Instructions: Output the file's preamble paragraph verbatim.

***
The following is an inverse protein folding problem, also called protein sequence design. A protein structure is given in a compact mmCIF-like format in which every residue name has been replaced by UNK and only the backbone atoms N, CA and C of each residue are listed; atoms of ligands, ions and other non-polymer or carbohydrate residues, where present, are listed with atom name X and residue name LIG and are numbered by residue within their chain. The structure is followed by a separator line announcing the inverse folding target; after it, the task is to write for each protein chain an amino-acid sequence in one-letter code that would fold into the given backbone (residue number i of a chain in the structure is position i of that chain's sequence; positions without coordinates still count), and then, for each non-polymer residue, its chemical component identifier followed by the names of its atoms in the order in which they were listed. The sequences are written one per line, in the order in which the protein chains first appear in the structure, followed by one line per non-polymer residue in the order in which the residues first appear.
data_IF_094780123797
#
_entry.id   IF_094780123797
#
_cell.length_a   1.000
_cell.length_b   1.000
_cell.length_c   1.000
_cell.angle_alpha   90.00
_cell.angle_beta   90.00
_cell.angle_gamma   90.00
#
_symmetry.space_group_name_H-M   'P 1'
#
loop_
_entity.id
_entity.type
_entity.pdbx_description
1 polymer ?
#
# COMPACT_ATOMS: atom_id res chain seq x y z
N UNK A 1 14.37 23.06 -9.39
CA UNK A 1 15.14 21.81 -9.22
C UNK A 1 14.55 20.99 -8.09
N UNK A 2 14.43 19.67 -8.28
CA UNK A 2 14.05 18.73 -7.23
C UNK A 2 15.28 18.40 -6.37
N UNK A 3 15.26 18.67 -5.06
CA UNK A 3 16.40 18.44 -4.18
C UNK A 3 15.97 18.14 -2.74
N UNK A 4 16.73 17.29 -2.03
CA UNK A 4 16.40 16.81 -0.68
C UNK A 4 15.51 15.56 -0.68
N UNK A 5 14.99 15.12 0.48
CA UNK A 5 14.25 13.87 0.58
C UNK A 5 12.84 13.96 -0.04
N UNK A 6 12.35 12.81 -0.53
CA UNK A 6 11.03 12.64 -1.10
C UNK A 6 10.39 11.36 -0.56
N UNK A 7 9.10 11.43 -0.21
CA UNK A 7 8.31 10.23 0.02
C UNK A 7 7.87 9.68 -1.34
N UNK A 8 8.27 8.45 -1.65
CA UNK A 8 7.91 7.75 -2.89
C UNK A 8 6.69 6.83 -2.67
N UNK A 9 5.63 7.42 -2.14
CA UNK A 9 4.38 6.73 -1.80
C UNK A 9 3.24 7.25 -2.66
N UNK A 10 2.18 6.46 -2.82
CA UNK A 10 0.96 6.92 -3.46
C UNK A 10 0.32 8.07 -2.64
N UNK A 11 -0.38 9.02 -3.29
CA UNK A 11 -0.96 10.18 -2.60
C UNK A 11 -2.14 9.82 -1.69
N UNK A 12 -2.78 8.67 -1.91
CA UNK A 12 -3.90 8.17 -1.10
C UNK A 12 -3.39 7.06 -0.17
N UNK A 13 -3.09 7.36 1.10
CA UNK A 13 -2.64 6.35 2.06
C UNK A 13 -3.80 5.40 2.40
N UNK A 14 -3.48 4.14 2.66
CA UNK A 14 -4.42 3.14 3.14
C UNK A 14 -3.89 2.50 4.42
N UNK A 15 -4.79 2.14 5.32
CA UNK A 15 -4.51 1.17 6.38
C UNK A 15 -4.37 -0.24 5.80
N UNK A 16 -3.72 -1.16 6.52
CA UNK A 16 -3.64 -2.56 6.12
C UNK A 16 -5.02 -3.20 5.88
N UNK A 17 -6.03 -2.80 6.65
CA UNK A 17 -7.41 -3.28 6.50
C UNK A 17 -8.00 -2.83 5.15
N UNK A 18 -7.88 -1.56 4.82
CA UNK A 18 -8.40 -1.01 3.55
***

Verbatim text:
The following is an inverse protein folding problem, also called protein sequence design. A protein structure is given in a compact mmCIF-like format in which every residue name has been replaced by UNK and only the backbone atoms N, CA and C of each residue are listed; atoms of ligands, ions and other non-polymer or carbohydrate residues, where present, are listed with atom name X and residue name LIG and are numbered by residue within their chain. The structure is followed by a separator line announcing the inverse folding target; after it, the task is to write for each protein chain an amino-acid sequence in one-letter code that would fold into the given backbone (residue number i of a chain in the structure is position i of that chain's sequence; positions without coordinates still count), and then, for each non-polymer residue, its chemical component identifier followed by the names of its atoms in the order in which they were listed. The sequences are written one per line, in the order in which the protein chains first appear in the structure, followed by one line per non-polymer residue in the order in which the residues first appear.